Fibromyalgia is a chronic condition that causes widespread pain that is felt in the muscles and tissues, such as tendons and ligaments.
Patients will also experience tenderness in well-recognised tender point sites, which are found mainly in the upper chest and back, as well as neck, arms and legs.
In addition to pain and tenderness, fibromyalgia typically causes considerable distress and disability, impacting daily activities.
About 1 in 25 people will develop fibromyalgia during their life.
Chronic, widespread pain is the most common symptom experienced by patients. The pain often has certain qualities:
- Exacerbated by stress, cold or activity;
- Diffuse tenderness or muscles, ligaments and tendons;
- Back and neck are frequently the most painful sites of the body.
Most patients report fatigue and tiredness, which is unrelieved by rest. This is commonly exacerbated by poor sleep (insomnia).
In addition, patients are often affected by other symptoms/conditions including:
- Irritability and poor concentration;
- Pins and needles;
- Depression and/or anxiety;
- Irritable bowel syndrome;
- Chronic fatigue syndrome.
The exact cause of fibromyalgia is not currently known. The most common theory explains that in people with fibromyalgia their nervous system produces an exaggerated response to messages from muscles. Their nerves release an inappropriate amount of chemical messengers responsible for pain when muscles feel pressure or stretch. This causes patients to feel pain in the location of these muscles, ligaments and tendons.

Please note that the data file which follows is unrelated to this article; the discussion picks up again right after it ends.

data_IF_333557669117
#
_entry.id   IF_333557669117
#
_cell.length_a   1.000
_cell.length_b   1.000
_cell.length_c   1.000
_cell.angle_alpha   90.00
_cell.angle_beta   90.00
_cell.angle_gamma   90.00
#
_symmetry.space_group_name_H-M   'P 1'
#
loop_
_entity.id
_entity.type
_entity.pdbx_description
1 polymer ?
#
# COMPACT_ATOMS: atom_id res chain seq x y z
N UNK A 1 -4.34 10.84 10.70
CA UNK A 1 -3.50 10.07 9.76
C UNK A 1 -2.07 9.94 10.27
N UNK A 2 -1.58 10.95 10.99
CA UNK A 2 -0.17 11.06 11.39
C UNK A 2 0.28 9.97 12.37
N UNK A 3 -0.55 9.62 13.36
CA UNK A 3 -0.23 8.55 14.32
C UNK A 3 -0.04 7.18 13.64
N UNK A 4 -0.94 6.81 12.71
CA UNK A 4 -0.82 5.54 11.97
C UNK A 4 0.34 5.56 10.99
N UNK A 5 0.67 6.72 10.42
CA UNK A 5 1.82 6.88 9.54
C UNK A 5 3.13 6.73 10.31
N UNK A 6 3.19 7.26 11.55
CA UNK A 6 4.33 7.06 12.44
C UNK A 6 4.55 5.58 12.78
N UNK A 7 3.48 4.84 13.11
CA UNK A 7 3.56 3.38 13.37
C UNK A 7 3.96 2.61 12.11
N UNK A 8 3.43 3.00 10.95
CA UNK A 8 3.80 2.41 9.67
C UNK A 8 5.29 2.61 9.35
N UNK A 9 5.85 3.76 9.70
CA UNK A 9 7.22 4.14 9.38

Anyone can develop fibromyalgia, however it more common in women and between the ages of 30 and 50.
Fibromyalgia is diagnosed from speaking to a patient to understand their symptoms in full, and by performing a thorough clinical examination
There is no formal test to diagnose fibromyalgia, however other conditions may mimic the symptoms of fibromyalgia and further tests may be required to investigate these if suspected.
There is currently no cure for fibromyalgia and treatment focuses on improving symptoms and quality of life. As fibromyalgia affects individuals differently, patients often require tailored treatment plans.
Several patients report benefits in their symptoms with simple remedies such as exercise, physiotherapy, relaxation and self-help.
Psychological support is an important component of care. Cognitive behavioural therapy may improve symptoms in select patients.
Regular painkillers may provide some benefit in fibromyalgia. Recommended first line treatment however is with antidepressants (e.g. amitriptyline, cyclobenzaprine, duloxetine). Antiepileptic medications (e.g. pregabalin, gabapentin) also have proven benefit in fibromyalgia. Many patients will require a combination of 2 or 3 medications to achieve optimum symptom management.
Medical Cannabis can be considered when first line therapies have not achieved adequate symptom control.
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